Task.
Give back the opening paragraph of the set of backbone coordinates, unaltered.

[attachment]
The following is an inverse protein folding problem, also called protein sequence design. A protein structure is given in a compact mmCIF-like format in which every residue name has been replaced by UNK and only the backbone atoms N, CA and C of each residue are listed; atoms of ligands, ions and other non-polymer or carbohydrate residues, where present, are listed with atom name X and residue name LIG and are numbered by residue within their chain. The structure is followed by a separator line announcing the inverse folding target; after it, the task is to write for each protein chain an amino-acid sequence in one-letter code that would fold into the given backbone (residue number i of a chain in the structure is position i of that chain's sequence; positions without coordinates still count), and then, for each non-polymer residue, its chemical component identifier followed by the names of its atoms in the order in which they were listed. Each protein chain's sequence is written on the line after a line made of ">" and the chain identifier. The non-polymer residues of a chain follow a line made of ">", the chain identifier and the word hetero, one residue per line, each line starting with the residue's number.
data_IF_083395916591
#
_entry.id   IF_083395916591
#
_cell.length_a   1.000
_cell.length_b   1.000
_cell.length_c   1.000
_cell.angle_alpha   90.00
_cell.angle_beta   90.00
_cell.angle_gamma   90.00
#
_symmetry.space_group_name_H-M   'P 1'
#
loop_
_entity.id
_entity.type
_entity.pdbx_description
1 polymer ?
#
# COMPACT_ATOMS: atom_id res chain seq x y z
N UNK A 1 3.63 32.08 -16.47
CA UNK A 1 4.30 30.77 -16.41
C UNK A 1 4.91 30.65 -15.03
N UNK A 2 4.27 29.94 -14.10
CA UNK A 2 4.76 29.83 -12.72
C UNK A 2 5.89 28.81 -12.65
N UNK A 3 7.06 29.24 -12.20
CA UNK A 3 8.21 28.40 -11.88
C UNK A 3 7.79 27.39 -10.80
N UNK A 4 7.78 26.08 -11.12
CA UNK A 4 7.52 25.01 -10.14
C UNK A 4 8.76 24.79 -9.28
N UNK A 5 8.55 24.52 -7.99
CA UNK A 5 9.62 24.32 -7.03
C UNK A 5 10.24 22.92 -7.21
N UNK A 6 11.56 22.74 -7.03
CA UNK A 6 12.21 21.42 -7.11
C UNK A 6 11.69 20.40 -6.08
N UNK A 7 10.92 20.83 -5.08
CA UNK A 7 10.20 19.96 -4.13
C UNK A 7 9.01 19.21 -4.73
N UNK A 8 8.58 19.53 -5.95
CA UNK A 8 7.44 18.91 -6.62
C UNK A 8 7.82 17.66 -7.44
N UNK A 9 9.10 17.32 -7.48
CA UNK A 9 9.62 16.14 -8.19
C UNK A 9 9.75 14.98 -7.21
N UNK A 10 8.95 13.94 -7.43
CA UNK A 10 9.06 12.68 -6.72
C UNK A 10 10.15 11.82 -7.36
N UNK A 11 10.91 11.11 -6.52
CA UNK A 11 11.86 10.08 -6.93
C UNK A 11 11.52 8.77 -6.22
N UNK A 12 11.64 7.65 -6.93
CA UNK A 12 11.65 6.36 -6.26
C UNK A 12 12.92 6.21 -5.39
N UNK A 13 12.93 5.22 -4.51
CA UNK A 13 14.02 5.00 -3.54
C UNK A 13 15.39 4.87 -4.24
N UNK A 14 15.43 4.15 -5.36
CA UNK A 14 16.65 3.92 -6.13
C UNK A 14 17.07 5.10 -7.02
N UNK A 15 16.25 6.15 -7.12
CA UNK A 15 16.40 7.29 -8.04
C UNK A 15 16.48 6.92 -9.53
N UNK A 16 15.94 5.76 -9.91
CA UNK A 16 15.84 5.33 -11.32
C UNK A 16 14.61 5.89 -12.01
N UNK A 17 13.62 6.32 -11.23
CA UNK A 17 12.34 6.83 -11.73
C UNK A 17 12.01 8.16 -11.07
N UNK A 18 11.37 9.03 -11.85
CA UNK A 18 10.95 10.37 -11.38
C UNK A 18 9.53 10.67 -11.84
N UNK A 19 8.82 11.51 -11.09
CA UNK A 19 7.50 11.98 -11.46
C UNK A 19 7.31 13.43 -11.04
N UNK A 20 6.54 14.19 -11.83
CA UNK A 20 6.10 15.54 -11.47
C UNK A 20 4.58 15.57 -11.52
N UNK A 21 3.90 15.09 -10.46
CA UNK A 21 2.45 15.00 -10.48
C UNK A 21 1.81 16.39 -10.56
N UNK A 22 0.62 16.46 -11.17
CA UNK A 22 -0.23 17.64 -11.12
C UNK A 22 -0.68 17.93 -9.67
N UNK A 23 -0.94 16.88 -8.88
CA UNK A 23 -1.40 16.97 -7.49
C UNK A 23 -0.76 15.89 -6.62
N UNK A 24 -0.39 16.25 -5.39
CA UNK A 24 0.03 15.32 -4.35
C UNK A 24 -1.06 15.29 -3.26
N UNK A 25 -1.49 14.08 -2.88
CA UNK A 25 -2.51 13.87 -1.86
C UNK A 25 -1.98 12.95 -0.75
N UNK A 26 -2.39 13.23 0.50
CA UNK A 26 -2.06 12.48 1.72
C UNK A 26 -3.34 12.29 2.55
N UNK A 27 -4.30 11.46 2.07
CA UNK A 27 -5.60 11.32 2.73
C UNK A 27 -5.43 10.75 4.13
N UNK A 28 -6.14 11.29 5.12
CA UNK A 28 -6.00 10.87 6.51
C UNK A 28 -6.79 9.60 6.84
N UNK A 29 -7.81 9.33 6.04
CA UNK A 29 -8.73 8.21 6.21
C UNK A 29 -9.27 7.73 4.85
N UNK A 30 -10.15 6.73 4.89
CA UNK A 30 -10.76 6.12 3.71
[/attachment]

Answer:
The following is an inverse protein folding problem, also called protein sequence design. A protein structure is given in a compact mmCIF-like format in which every residue name has been replaced by UNK and only the backbone atoms N, CA and C of each residue are listed; atoms of ligands, ions and other non-polymer or carbohydrate residues, where present, are listed with atom name X and residue name LIG and are numbered by residue within their chain. The structure is followed by a separator line announcing the inverse folding target; after it, the task is to write for each protein chain an amino-acid sequence in one-letter code that would fold into the given backbone (residue number i of a chain in the structure is position i of that chain's sequence; positions without coordinates still count), and then, for each non-polymer residue, its chemical component identifier followed by the names of its atoms in the order in which they were listed. Each protein chain's sequence is written on the line after a line made of ">" and the chain identifier. The non-polymer residues of a chain follow a line made of ">", the chain identifier and the word hetero, one residue per line, each line starting with the residue's number.